Insights

When the time comes to buy a home, there’s a lot to think about. Make sure you avoid these common mistakes. 

1. Overshooting your budget

Shopping for houses can be fun! When you’re dealing with large numbers, it probably doesn’t seem like a huge deal to spend another $10,000 or $15,000 to get the home you really love. People often look at the top end of their affordable monthly payment but don’t think about what could happen if they lose their job and their income goes down. 

What to do: Use Old National’s Money Management tool to help determine what you can afford. Then work with an Old National Mortgage Loan Officer to get prequalified.

2. Not accounting for added costs

Owning a house carries longer-term expenses including repairs, maintenance and taxes. People tend to forget these when they’re thinking about how much house they can afford.

What to do: Ask previous homeowners what their average utility costs and property taxes are. Get a homeowner’s insurance quote. Then budget 1 to 3% of the home’s purchase price to get an estimate of the annual repairs and maintenance.

 3. Skimping on your down payment

While it’s possible to purchase a house with as little as 3% down, it might not be the best plan. Consider having closer to a 20% down payment.

What to do: Avoid years of Private Mortgage Insurance and have a lower monthly payment by saving aggressively toward a down payment.

4. Neglecting to get everything in writing

On your final walk-through of the house, don’t discover the refrigerator missing when you thought appliances were part of the deal. Common items that are often of contention include kitchen appliances, window treatments, hot tubs and washers and dryers.

What to do: Go through your contract in great detail and ask about any items you expected to be there but aren’t listed. Then get them added in writing.

 5. Skipping the home inspection 

Even if the home looks like nothing is wrong, an inspector is there to check for things you don’t know to look for including water damage, cracks in the foundation and hidden electrical issues. If the inspector finds conditions that need repair, you might be able to negotiate a better price.

What to do: Have a non-biased professional inspection done before you close on the house and ask questions.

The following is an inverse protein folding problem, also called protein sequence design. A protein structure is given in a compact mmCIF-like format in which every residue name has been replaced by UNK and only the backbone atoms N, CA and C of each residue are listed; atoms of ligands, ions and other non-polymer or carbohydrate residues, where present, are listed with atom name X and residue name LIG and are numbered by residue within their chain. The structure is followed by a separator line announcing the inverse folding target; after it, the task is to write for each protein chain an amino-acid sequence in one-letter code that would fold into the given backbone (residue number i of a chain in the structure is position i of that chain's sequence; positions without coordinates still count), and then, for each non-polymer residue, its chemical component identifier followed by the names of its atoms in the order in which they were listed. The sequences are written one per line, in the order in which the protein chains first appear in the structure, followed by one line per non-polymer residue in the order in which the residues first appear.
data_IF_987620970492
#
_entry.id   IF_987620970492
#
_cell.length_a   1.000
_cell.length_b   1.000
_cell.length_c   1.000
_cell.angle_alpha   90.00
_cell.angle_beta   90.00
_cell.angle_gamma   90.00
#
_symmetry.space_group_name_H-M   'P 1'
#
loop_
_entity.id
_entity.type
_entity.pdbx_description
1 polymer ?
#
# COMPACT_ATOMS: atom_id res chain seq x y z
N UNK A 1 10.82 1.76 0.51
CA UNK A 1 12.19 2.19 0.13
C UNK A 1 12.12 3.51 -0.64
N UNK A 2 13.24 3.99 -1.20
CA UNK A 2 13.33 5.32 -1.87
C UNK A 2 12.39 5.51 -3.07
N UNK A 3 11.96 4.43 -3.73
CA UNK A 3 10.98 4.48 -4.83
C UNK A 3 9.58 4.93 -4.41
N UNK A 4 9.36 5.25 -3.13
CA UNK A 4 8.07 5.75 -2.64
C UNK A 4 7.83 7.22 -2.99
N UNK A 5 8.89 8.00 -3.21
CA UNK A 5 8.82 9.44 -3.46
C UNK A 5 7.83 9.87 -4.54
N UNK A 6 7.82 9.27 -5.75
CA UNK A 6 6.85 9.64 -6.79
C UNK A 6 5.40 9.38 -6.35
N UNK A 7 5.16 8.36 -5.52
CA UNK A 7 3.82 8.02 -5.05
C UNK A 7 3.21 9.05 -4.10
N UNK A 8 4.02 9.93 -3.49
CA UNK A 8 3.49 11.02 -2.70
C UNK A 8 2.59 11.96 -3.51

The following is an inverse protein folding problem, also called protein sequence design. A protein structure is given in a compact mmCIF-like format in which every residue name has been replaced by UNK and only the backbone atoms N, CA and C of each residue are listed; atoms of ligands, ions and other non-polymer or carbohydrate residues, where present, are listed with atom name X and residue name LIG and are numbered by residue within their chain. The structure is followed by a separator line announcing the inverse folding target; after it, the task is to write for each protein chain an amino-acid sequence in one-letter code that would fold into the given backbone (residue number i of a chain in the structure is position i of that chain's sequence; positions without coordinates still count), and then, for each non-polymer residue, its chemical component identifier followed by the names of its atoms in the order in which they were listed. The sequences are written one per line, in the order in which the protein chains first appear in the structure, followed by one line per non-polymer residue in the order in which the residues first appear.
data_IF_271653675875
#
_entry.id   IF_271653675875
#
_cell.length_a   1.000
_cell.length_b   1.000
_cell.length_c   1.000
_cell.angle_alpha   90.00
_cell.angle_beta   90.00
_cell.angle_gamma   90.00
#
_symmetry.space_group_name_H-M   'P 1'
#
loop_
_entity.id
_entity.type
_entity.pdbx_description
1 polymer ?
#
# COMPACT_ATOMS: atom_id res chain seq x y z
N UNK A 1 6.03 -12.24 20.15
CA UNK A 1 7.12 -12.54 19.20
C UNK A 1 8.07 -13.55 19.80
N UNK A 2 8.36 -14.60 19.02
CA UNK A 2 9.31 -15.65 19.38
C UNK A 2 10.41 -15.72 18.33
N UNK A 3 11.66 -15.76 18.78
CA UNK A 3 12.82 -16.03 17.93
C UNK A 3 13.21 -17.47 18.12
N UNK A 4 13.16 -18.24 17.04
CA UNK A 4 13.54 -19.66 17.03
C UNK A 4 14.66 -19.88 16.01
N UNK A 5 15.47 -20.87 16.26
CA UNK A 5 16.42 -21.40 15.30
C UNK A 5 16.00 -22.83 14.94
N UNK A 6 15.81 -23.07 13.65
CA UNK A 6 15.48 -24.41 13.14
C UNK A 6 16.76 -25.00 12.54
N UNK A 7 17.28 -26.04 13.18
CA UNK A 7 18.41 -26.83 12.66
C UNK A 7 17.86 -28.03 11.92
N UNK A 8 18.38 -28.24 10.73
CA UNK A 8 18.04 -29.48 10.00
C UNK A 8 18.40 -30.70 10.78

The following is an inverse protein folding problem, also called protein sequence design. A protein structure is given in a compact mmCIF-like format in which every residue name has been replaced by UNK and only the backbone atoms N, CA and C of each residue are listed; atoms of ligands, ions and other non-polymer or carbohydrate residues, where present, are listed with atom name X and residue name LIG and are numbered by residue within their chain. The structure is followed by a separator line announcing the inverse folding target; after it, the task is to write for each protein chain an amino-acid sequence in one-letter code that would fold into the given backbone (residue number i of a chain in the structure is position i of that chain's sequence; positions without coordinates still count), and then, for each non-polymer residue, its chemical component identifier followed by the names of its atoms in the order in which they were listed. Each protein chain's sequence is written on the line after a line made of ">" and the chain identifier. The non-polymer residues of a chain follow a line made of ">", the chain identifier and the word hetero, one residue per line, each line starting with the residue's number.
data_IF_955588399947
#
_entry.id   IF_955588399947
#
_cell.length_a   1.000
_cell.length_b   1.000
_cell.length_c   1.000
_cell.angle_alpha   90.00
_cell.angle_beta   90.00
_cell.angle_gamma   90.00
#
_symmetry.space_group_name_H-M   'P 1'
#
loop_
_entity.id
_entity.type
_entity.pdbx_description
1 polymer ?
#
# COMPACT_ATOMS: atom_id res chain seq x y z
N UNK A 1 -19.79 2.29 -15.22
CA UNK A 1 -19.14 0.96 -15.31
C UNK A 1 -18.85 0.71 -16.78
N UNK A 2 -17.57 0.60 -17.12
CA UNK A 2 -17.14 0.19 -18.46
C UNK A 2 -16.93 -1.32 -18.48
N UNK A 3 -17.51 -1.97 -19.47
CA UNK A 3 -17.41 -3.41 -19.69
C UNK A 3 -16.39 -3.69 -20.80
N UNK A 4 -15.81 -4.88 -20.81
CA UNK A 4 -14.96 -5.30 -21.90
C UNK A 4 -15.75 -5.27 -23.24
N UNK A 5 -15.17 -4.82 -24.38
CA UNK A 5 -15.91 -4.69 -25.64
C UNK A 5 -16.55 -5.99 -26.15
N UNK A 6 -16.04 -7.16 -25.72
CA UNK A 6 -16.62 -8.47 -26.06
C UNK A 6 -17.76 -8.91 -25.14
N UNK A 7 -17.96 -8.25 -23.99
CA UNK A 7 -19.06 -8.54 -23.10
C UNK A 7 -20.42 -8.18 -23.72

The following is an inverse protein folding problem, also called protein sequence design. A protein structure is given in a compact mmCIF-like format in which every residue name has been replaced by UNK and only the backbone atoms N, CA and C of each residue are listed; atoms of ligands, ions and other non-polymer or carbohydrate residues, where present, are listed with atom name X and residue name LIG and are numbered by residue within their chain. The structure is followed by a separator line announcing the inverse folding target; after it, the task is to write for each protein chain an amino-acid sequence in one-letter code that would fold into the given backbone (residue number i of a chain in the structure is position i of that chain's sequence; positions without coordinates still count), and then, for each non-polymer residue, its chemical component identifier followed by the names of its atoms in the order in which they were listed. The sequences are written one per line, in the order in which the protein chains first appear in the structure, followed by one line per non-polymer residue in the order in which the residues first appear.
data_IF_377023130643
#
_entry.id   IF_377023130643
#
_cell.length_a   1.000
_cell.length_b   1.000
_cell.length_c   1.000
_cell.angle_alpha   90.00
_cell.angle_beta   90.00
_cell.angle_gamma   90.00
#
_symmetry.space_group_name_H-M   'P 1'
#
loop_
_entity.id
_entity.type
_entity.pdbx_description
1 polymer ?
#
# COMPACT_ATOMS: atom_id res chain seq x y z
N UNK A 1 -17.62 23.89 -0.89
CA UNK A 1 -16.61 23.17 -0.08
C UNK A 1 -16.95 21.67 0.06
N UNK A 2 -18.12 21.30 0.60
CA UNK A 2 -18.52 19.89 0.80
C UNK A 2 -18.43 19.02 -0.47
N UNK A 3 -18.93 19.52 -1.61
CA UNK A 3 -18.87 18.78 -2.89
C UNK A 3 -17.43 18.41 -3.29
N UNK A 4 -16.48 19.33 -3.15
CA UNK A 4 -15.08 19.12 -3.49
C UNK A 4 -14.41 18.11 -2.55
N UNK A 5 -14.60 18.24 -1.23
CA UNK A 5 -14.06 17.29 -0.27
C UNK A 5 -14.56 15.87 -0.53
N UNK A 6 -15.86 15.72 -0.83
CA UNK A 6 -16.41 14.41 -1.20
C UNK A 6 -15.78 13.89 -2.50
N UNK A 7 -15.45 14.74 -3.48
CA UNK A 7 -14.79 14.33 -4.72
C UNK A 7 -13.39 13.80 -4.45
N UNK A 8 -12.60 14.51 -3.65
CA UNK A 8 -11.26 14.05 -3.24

6. Thinking a brand new house requires brand new everything to go with it 

Just because you have a new formal dining room and no formal furniture to go in it, doesn’t mean you should rush out and buy some. It’s a big mistake to upgrade all of your stuff to go in your new house.

What to do: Live in your new house a while, so you can determine what exactly you need before you make any more big purchases. Using Old National’s Money Management tool will also help you budget for those new things!

 7. Assuming the neighborhood is just fine

You may be living in your dream home, but discover your neighborhood’s a nightmare. Or you may have children or plan to in the near future, but didn’t consider the quality of schools or kid activities.

What to do: Ask yourself several questions during the search including “Are there good schools in the area?” or “Are there stores and restaurants nearby?” You can also usually check neighborhood crime maps online. Remember, you can change your house but not your neighborhood.

8. Not considering the resale value of your home

You've just started the home-buying process, so the prospect of selling your new home may not have even crossed your mind. However, life is full of surprises – job relocation, family illnesses, moving to be with a loved one – any of these might make you pick up and leave your house behind when you least expect to.

What to do: While you’re house hunting, it’s a good idea to think about the preferences of a typical homebuyer. Will your home be easy or difficult to sell?

Have questions about buying a home?

Find an Old National mortgage expert near you. See current mortgage rates and start your application online too.


This content is not intended to provide legal, tax, accounting, financial or investment advice or indicate the suitability of any product or service for your unique circumstances. You are encouraged to consult with a qualified legal, tax, accounting, financial or investment professional based on your specific circumstances. We do not make any warranties as to accuracy or completeness of this information, do not endorse any third-party companies, products, or services described here, and take no liability for your use of this information.
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